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Every weekday for over three decades, NPR's Morning Edition has taken listeners around the country and the world with two hours of multi-faceted stories and commentaries that inform, challenge and occasionally amuse.Morning Edition is the most listened-to news radio program in the country.

A bi-coastal, 24-hour news operation, Morning Edition is hosted by NPR's Steve Inskeep in Washington, D.C., and Renee Montagne at NPR West in Culver City, CA. Even as hosts, Inskeep and Montagne often get out from behind the anchor desk and travel across the world to report on the news first hand.

Heard regularly on Morning Edition are some of the most familiar voices including news analyst Cokie Roberts and sport commentator Frank Deford as well as the special series StoryCorps, which travels the country recording America's oral history.

Produced and distributed by NPR in Washington, D.C., Morning Edition draws on reporting from correspondents based around the world, and producers and reporters in locations in the United States. This reporting is supplemented by NPR Member station reporters across the country as well as independent producers and reporters throughout the public radio system.

Since its debut on November 5, 1979, Morning Edition has garnered broadcasting's highest honors, including the George Foster Peabody Award and the Alfred I. duPont-Columbia University Award.

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Strange News
4:30 am
Wed October 24, 2012

Animal Law Student Aims To Fight Dog Discrimination

Originally published on Wed October 24, 2012 5:10 am

Transcript

STEVE INSKEEP, HOST:

All Tech Considered
3:01 am
Wed October 24, 2012

Google's Street View Goes Into The Wild

Before Steve Silverman helped Google build its new Trekker, he built cameras for NASA to photograph the surface of Mars. Silverman says the Trekker is built to survive in intense conditions. It will boot up at 10 below zero Celsius or at 110 Fahrenheit. It will even work after being fully submerged in water.
Steve Henn NPR

Originally published on Sat October 27, 2012 6:23 pm

Google's Street View maps are headed into the backcountry. Earlier this week, two teams from Google strapped on sophisticated backpacks jammed with cameras, gyroscopes and other gadgets, and descended to the bottom of the Grand Canyon. But this is just the first step in the search giant's plan to digitally map and photograph the world's wild places.

Luc Vincent — who runs Google's Street View — met up with a small group of reporters on the South Rim of the Grand Canyon this week.

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Afghanistan
2:04 am
Wed October 24, 2012

U.S. Eager To Step Aside; Are Afghan Forces Ready?

Afghan soldiers stand at attention during a ceremony transferring authority from NATO-led troops to Afghan security forces in Afghanistan's Kunar province. The transfer of responsibility for security from NATO-led ISAF forces to Afghan troops is scheduled to be completed by the end of 2014.
Rahmat Gul AP

Originally published on Wed October 24, 2012 4:30 am

America's exit strategy in Afghanistan is to have Afghan forces take the lead in fighting for their country. But too often these days, the job still falls to U.S. troops.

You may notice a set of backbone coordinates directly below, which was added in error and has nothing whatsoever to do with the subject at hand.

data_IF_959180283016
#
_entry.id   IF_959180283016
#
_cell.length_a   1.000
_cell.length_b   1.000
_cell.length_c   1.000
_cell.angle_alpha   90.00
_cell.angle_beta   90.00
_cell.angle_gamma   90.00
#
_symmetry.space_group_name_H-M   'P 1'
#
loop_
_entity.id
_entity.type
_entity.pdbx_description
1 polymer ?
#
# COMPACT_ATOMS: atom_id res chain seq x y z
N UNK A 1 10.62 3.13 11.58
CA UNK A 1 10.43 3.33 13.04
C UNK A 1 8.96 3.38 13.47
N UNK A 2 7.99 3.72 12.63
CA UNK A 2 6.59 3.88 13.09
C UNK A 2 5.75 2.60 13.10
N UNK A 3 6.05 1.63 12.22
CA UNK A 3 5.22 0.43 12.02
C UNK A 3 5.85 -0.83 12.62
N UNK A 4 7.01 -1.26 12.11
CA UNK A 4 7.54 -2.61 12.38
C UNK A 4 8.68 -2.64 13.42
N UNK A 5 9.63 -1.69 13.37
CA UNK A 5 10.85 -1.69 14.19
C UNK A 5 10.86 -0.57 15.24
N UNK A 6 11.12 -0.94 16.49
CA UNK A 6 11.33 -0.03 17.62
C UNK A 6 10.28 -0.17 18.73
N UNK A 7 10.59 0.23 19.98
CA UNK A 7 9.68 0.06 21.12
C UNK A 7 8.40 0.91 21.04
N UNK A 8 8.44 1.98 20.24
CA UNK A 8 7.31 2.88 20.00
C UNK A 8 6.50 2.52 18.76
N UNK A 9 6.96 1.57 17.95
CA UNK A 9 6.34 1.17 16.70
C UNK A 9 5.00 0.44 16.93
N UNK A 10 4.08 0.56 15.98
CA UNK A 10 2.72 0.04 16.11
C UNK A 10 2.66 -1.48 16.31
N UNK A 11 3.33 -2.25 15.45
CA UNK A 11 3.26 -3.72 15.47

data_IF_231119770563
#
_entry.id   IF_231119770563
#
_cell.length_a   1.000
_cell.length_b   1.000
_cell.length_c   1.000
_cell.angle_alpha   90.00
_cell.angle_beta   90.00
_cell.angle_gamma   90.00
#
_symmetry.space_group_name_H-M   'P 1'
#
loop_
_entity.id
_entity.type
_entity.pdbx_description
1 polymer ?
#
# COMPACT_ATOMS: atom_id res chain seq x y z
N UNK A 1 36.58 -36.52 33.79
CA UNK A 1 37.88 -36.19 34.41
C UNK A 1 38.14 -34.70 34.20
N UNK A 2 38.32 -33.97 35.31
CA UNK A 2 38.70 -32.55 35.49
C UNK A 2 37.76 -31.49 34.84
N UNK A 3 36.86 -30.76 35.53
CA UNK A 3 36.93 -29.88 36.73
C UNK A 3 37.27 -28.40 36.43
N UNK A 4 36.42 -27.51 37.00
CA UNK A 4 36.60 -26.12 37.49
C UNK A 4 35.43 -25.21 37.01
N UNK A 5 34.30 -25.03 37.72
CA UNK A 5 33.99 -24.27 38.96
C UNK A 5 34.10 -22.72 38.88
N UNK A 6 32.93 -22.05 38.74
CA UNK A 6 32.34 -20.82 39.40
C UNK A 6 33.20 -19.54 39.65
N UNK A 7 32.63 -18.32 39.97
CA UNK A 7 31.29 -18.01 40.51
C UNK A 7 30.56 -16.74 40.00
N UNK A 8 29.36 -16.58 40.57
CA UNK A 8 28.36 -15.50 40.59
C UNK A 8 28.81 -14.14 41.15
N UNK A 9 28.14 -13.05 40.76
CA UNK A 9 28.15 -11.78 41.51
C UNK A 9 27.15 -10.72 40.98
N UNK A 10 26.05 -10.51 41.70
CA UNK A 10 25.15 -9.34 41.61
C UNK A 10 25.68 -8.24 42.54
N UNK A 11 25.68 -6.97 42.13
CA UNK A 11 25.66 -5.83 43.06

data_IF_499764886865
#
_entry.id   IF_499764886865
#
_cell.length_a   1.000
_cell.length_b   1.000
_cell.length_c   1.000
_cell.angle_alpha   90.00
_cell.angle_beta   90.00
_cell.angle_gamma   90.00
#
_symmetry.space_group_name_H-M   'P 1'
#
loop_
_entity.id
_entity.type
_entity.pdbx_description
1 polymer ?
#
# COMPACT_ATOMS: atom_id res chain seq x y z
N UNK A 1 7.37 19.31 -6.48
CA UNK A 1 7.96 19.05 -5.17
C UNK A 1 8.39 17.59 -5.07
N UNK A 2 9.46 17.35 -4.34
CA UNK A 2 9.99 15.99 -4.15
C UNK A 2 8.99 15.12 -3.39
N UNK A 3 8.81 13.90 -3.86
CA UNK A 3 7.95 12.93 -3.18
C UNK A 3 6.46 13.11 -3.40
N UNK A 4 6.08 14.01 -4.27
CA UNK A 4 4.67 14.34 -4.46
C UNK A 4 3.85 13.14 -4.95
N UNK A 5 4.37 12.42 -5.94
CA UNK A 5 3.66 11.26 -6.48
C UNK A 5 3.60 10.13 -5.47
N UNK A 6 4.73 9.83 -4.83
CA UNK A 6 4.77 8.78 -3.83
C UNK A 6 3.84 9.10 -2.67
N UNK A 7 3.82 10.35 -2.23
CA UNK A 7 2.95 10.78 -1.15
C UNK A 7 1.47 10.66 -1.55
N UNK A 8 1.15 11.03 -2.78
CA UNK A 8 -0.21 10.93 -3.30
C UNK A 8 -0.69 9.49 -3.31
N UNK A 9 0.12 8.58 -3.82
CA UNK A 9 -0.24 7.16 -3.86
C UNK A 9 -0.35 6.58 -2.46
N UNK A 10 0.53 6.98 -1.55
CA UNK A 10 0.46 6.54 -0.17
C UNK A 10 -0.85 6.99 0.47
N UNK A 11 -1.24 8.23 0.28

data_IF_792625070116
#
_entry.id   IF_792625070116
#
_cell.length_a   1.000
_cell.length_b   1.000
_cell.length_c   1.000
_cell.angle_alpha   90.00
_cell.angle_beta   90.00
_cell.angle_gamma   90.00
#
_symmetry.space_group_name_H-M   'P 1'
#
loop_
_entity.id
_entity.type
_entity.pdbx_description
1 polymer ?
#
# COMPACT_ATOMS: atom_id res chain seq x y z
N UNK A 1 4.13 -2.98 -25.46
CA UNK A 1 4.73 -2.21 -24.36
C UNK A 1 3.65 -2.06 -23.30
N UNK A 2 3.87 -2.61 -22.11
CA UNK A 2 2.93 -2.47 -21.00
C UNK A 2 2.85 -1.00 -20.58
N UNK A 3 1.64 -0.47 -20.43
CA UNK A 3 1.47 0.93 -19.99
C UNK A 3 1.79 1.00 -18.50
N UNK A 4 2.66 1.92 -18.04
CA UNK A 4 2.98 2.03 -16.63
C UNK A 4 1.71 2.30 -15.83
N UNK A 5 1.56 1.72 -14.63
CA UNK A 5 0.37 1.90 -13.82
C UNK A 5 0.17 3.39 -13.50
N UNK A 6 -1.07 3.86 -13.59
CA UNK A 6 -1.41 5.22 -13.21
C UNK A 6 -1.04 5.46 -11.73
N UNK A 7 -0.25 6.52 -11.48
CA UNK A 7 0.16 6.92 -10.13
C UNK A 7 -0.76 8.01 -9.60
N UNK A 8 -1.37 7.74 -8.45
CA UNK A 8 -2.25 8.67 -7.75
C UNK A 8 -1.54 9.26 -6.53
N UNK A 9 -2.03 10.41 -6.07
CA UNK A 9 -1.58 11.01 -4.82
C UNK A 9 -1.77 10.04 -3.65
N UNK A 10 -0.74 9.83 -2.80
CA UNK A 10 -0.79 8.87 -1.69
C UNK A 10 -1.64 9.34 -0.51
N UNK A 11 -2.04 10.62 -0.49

A senior officer in Afghanistan tells NPR that Americans continue to coddle Afghan forces and that this must stop. Tough love is in, the officer says. He says the Afghan forces are far more capable than the U.S. estimates and have simply grown accustomed to the U.S. doing everything for them.

That pretty much sums up the situation in southern Afghanistan earlier this year.

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The Impact of War
2:03 am
Wed October 24, 2012

Vet Walks On New Legs, With A Little Help From Mom

Nick Staback, who lost both of his legs to a bomb in Afghanistan, talks with his mother, Maria Staback, in Scranton, Pa. Maria Staback took a leave of absence from her job to move in with her son while he was recuperating at Walter Reed National Military Medical Center outside Washington, D.C.
David Gilkey NPR

Originally published on Wed October 24, 2012 11:58 am

On furlough from Walter Reed National Military Medical Center this summer, 21-year-old Nick Staback lounges on his parents' back porch in Scranton, Pa., taking potshots at sparrows with a replica sniper rifle. The long plastic gun fires pellets that mostly just scare the birds away.

It's been a tough year for Staback since his last foot patrol in Afghanistan.

"We [were] just channeling down a beaten trail, of course, you just don't know what's on it," he says. "We had the mine sweepers out front and everything like that."

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How We Watch What We Watch
2:03 am
Wed October 24, 2012

So Many Screens, And So Little Time To Watch

A visitor looks at a bank of TV screens at a consumer electronics show in Berlin. While TV and movies are available on many devices, consumers often struggle to find exactly what they want, television critic Eric Deggans says.
Adam Berry Getty Images

Originally published on Wed October 24, 2012 4:30 am

While sitting on a couch and gazing at a 50-inch TV remains a popular pastime in America, smaller screens have also edged their way into our lives. Phones, tablets and video game devices crowd pockets and coffee tables, offering access to what used to be called "TV," at any time of the day.

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